August's family has seen many improvements as their community has practiced reforestation

The Need for Trees

People need trees, and trees need people.

What would happen without trees? In many parts of the world, people would suffer greatly.

Trees fix soil with vital nutrients. Trees fix beneficial nutrients in the earth which enables other plants to grow, including vegetables and crops needed to feed people and livestock. Their roots also help by reaching far into the ground and pulling up nutrients from deeper layers of the earth. When their leaves fall, they decompose and return a variety of nutrients to the ground.

The benefits go even further. Trees create the right conditions for people, animals, and food to survive. They provide a natural carbon filter for the air. They give shade, preventing other living things from being damaged by the sun or heat. Trees also help protect the pathways of streams, rivers, and other sources of water. This helps keep the water clean, prevents flooding or overflowing, and creates an even healthier ecosystem through aquatic wildlife.

A participant farms a steep hillside in Haiti
A participant farms a steep hillside in Haiti.

Without trees, these conditions would be removed.

Without those vital nutrients and healthy conditions, farmers would be unable to produce a sufficient amount of food for themselves or their families. This has, in fact, been a major contributing cause to a lot of world hunger.

Not being able to grow enough crops means livestock will become malnourished, then people. The inability to sell enough produce will also exacerbate poverty which is already experienced overwhelmingly in rural areas.

The effects of poverty are harsh and widespread. Among them are children being deprived of an education, an increased risk of sex trafficking or labor exploitation, and a greater likelihood of violence and conflict.

A team in DR Congo studies Scripture and Creation Care
A team in DR Congo studies Scripture and Creation Care.

Unfortunately, this isn’t a hypothetical situation.

Every year the Earth loses enough forest area to cover the entire country of Panama. The places that feel the effect of this tree loss are already its most vulnerable.

Haiti’s population largely relies on farming for survival. Without the protection of trees, storms and hurricane seasons have robbed the soil of its health. Now, Haiti is the most impoverished country in the Western Hemisphere.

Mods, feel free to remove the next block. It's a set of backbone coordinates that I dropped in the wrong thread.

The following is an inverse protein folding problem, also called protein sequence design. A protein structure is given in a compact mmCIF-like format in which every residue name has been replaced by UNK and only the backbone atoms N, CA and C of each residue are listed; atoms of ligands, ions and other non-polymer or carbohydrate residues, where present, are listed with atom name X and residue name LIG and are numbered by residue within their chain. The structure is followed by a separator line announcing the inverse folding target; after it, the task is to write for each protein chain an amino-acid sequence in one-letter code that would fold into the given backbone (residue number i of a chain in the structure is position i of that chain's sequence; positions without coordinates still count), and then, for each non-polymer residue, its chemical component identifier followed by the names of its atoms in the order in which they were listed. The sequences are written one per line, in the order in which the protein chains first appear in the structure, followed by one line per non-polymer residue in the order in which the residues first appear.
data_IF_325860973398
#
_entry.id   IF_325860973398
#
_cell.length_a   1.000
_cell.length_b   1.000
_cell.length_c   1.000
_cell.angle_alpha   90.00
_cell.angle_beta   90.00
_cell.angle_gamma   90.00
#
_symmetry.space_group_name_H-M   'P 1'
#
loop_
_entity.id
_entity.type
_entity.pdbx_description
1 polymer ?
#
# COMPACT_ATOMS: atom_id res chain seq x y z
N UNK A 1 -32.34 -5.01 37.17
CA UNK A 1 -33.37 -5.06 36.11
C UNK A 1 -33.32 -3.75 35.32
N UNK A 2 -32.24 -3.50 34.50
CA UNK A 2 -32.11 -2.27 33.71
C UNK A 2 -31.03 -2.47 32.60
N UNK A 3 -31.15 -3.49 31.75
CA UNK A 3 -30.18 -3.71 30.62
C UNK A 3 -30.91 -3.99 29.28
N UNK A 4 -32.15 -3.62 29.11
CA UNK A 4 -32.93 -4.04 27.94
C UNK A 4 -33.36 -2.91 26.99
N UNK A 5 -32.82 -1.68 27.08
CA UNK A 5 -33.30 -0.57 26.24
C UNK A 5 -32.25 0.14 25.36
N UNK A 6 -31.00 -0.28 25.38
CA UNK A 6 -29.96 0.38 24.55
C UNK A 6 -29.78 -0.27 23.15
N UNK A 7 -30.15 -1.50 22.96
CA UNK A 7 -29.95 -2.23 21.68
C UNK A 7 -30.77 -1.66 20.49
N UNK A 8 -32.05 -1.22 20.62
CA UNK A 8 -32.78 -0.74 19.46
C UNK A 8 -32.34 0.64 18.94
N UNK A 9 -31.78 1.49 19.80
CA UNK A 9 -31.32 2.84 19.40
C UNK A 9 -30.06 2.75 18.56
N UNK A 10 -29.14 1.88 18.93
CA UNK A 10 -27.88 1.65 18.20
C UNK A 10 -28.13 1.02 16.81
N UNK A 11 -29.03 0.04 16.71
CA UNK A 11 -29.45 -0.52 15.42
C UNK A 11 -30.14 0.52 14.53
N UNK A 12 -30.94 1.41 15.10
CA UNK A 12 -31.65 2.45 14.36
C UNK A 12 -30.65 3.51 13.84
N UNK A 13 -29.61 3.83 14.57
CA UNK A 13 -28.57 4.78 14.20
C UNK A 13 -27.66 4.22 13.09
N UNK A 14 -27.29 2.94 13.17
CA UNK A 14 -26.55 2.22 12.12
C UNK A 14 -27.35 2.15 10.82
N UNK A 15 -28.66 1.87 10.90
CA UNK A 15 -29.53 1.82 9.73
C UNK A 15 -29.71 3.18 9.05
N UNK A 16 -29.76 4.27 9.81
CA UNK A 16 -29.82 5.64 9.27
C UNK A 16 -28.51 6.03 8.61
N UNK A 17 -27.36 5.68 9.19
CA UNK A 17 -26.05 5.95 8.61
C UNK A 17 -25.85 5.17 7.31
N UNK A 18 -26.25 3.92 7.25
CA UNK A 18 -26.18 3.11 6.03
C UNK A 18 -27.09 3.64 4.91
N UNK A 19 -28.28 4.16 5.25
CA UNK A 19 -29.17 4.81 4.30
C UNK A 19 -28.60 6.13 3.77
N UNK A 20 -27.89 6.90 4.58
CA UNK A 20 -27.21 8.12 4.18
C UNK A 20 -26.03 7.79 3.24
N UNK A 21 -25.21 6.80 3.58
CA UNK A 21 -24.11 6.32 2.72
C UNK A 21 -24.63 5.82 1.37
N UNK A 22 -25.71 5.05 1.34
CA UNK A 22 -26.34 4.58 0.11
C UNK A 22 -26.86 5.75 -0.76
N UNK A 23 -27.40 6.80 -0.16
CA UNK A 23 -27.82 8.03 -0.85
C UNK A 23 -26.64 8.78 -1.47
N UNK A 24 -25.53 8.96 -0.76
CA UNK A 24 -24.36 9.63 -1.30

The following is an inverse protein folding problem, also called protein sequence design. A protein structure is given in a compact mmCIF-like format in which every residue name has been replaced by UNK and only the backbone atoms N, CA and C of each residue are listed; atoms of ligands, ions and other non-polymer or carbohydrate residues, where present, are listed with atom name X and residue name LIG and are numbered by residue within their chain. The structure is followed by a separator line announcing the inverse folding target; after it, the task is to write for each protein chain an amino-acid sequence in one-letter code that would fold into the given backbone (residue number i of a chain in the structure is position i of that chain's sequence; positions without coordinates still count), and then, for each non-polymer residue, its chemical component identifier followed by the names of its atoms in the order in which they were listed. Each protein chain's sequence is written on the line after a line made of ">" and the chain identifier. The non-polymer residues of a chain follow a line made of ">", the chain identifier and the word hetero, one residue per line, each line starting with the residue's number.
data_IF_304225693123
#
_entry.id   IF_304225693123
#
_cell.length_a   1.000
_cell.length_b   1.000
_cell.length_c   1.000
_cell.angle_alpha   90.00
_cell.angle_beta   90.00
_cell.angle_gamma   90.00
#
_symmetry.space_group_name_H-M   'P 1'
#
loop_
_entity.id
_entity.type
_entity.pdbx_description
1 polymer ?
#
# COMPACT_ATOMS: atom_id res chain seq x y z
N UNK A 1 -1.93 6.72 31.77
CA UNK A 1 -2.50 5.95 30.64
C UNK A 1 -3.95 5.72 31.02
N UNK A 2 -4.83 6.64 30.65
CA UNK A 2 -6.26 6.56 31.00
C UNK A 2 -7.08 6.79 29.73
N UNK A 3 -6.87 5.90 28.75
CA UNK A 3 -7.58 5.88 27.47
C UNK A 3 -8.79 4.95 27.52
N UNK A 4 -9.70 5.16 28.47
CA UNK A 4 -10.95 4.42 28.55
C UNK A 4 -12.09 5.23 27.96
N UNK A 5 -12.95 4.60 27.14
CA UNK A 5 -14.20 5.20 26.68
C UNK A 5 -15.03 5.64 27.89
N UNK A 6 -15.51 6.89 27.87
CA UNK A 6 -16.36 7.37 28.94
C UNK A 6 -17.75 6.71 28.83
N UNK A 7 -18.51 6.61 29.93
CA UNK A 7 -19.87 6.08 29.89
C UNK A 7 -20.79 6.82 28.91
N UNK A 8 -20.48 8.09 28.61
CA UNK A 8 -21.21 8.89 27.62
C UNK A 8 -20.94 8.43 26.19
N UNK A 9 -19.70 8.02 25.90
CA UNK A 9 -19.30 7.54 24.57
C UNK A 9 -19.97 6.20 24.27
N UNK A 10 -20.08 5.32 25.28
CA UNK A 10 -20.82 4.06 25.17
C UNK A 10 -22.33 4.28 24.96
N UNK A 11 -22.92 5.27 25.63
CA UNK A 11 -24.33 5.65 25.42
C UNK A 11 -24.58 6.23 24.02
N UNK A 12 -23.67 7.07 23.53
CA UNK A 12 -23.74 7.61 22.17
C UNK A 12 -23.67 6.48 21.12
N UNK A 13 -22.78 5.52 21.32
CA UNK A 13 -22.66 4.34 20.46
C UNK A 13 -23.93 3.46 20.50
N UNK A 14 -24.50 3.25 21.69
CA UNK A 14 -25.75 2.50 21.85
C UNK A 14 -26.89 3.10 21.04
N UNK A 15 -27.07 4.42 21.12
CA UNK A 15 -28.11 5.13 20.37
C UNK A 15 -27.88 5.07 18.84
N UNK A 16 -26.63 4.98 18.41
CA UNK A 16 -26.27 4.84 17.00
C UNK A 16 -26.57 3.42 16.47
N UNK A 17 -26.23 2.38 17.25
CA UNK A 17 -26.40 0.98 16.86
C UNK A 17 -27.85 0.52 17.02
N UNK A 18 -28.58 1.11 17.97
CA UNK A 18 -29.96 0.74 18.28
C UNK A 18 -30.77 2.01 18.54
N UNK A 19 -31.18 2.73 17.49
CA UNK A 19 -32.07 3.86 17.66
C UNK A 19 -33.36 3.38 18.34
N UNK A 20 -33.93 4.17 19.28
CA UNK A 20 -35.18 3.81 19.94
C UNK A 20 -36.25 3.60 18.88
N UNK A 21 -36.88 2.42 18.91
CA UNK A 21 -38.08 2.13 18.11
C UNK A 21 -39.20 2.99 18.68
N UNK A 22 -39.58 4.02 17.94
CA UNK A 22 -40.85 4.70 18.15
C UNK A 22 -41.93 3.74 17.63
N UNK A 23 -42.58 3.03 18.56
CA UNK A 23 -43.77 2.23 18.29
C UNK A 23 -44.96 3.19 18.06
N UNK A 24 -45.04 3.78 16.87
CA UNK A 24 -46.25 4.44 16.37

The Democratic Republic of Congo hosts one of the world’s most rapidly shrinking forests, along with one of the highest rates of poverty and food insecurity. The difficulty of life has only made it further susceptible to instability and violence.

Nael, a Haitian farmer, lost much of his farm due to Hurricanes Isaac and Sandy. He would work from 7 in the morning to 7 at night, with very little production to show for it. Since then, he’s been adamant about the importance of planting trees.

“I have realized the importance of every single one of our actions,” he told us. “Cutting one of my trees would feel like losing a member of the family.”

Tree-planting in Haiti transforms communities.
Tree-planting in Haiti transforms communities.

While people need trees, trees also need people to plant and protect them.

Education and conservation efforts help prevent the loss of trees due to smallholder farmers selling them as firewood or charcoal- that practice is common as a short-term response to poverty that does long-term damage. Providing multiple means of escaping poverty is also a key piece of removing the motivating factors behind deforestation.

When communities realize the importance of managing their own forests and are given the invitation to do so, many respond with vigor. Plant With Purpose has seen scores of rural farmers become defenders of the forest after witnessing the difference it has made in their crop production and quality of life.

The Earth has needed its rate of deforestation to reverse for a long time now. Each year, many statistics appear to be getting worse. But successes in communities like Ojo de Agua or Kilimanjaro where Plant With Purpose works are encouraging. They show that reforesting a depleted hillside isn’t as difficult as we may think.

It takes vision, collaboration, and faith. But it is truly possible.

Plant With Purpose focuses on the connection between different aspects of our work. We invite others to participate in bringing holistic transformation to villages around the world. To partner with us on a monthly basis, learn about becoming a Purpose Partner!

Philippe Lazaro


  1. January 27, 2021

    We planted 20,000 native trees last year to connect people with land and teach how to regenerate land. Are you doing anything with fruit trees? I am now talking with groups about doing a project in Colombia. We also work in agroforestry and agroecology.

    • January 29, 2021

      A very large portion of the trees that we plant are fruit trees as we most often plant by equipping rural farmers to reforest their land through agroecology.

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